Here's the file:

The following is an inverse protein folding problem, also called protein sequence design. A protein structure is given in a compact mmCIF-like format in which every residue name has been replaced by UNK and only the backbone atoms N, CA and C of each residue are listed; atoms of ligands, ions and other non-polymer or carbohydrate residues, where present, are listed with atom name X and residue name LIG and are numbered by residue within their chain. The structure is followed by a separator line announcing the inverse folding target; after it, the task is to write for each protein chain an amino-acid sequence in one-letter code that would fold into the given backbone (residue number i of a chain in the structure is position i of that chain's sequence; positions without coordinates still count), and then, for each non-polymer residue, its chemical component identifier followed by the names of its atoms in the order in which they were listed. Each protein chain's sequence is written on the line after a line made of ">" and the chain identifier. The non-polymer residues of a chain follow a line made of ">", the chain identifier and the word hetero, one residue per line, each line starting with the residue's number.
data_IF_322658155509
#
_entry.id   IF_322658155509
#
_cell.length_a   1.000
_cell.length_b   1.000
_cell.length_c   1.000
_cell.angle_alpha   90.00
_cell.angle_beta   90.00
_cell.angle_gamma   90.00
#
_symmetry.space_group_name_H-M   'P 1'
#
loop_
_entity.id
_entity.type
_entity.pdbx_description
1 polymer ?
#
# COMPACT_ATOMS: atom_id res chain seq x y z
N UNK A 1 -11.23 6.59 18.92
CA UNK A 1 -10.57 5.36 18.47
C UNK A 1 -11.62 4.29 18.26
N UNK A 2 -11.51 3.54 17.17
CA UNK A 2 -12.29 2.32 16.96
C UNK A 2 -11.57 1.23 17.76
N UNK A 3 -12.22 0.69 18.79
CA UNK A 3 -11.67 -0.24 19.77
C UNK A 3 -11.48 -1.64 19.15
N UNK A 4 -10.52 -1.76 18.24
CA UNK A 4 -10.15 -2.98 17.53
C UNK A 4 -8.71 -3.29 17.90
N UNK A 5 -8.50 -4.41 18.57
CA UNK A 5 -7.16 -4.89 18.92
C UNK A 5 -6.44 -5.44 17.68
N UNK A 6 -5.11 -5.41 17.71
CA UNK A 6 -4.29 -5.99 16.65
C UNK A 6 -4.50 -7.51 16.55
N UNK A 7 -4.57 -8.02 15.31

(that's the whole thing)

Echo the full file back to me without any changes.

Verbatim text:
The following is an inverse protein folding problem, also called protein sequence design. A protein structure is given in a compact mmCIF-like format in which every residue name has been replaced by UNK and only the backbone atoms N, CA and C of each residue are listed; atoms of ligands, ions and other non-polymer or carbohydrate residues, where present, are listed with atom name X and residue name LIG and are numbered by residue within their chain. The structure is followed by a separator line announcing the inverse folding target; after it, the task is to write for each protein chain an amino-acid sequence in one-letter code that would fold into the given backbone (residue number i of a chain in the structure is position i of that chain's sequence; positions without coordinates still count), and then, for each non-polymer residue, its chemical component identifier followed by the names of its atoms in the order in which they were listed. Each protein chain's sequence is written on the line after a line made of ">" and the chain identifier. The non-polymer residues of a chain follow a line made of ">", the chain identifier and the word hetero, one residue per line, each line starting with the residue's number.
data_IF_322658155509
#
_entry.id   IF_322658155509
#
_cell.length_a   1.000
_cell.length_b   1.000
_cell.length_c   1.000
_cell.angle_alpha   90.00
_cell.angle_beta   90.00
_cell.angle_gamma   90.00
#
_symmetry.space_group_name_H-M   'P 1'
#
loop_
_entity.id
_entity.type
_entity.pdbx_description
1 polymer ?
#
# COMPACT_ATOMS: atom_id res chain seq x y z
N UNK A 1 -11.23 6.59 18.92
CA UNK A 1 -10.57 5.36 18.47
C UNK A 1 -11.62 4.29 18.26
N UNK A 2 -11.51 3.54 17.17
CA UNK A 2 -12.29 2.32 16.96
C UNK A 2 -11.57 1.23 17.76
N UNK A 3 -12.22 0.69 18.79
CA UNK A 3 -11.67 -0.24 19.77
C UNK A 3 -11.48 -1.64 19.15
N UNK A 4 -10.52 -1.76 18.24
CA UNK A 4 -10.15 -2.98 17.53
C UNK A 4 -8.71 -3.29 17.90
N UNK A 5 -8.50 -4.41 18.57
CA UNK A 5 -7.16 -4.89 18.92
C UNK A 5 -6.44 -5.44 17.68
N UNK A 6 -5.11 -5.41 17.71
CA UNK A 6 -4.29 -5.99 16.65
C UNK A 6 -4.50 -7.51 16.55
N UNK A 7 -4.57 -8.02 15.31